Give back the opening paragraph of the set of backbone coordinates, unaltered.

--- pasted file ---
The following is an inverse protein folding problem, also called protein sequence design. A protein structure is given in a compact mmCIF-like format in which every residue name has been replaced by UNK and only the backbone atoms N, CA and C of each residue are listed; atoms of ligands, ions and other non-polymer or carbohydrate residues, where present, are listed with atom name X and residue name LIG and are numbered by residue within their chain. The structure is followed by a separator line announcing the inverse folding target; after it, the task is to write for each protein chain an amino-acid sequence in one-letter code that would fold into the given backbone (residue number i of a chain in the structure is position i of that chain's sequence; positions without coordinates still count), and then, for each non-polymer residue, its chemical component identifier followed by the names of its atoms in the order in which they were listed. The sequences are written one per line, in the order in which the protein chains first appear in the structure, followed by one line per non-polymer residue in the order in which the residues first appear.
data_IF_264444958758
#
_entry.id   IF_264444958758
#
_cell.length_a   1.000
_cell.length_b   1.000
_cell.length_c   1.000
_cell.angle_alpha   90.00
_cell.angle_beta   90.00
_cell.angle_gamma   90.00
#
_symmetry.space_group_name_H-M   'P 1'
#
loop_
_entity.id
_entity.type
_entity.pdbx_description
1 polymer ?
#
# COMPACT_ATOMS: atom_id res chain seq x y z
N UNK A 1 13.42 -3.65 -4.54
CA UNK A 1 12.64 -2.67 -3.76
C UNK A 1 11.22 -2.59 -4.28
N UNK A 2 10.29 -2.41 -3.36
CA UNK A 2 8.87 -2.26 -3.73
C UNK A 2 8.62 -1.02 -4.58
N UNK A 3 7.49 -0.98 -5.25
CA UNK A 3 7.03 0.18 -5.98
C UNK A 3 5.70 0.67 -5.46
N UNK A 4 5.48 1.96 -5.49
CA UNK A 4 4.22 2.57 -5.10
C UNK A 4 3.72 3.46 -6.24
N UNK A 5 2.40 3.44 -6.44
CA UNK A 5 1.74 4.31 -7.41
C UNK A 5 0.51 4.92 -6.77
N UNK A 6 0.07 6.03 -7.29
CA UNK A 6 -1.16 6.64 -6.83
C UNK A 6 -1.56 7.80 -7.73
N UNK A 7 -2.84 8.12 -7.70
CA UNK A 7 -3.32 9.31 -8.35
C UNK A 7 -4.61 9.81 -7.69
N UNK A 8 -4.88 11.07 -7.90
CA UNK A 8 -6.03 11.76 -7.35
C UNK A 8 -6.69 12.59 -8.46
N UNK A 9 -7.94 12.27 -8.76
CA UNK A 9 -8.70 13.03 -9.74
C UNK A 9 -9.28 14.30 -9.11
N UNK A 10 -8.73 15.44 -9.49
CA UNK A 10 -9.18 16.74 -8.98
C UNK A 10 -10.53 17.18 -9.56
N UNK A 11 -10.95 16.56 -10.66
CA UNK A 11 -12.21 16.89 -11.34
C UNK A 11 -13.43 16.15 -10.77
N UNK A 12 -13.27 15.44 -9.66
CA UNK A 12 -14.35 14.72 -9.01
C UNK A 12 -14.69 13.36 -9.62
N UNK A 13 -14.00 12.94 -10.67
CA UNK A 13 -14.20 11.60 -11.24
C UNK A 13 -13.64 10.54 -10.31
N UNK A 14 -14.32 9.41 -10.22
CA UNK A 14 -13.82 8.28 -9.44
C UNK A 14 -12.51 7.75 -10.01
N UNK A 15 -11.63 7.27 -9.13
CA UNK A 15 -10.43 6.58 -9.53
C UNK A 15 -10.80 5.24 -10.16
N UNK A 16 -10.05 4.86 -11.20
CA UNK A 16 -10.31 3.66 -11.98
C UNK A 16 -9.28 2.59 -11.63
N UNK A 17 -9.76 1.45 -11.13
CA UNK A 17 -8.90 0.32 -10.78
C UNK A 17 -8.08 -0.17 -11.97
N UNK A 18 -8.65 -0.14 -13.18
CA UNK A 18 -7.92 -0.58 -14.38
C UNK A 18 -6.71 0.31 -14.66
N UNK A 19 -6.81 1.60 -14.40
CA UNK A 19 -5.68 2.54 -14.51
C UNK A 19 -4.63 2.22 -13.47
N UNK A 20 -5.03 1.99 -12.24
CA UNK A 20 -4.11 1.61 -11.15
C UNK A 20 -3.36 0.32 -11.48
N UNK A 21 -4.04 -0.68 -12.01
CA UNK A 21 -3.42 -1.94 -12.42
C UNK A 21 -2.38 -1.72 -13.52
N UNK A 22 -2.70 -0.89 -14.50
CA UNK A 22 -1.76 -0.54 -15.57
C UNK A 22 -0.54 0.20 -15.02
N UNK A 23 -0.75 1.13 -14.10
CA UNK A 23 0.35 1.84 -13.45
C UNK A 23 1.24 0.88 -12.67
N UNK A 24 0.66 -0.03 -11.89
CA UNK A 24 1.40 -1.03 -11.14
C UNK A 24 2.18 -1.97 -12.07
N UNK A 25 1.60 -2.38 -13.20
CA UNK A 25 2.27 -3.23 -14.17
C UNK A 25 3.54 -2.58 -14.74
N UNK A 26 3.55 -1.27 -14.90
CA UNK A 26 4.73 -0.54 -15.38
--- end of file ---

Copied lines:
The following is an inverse protein folding problem, also called protein sequence design. A protein structure is given in a compact mmCIF-like format in which every residue name has been replaced by UNK and only the backbone atoms N, CA and C of each residue are listed; atoms of ligands, ions and other non-polymer or carbohydrate residues, where present, are listed with atom name X and residue name LIG and are numbered by residue within their chain. The structure is followed by a separator line announcing the inverse folding target; after it, the task is to write for each protein chain an amino-acid sequence in one-letter code that would fold into the given backbone (residue number i of a chain in the structure is position i of that chain's sequence; positions without coordinates still count), and then, for each non-polymer residue, its chemical component identifier followed by the names of its atoms in the order in which they were listed. The sequences are written one per line, in the order in which the protein chains first appear in the structure, followed by one line per non-polymer residue in the order in which the residues first appear.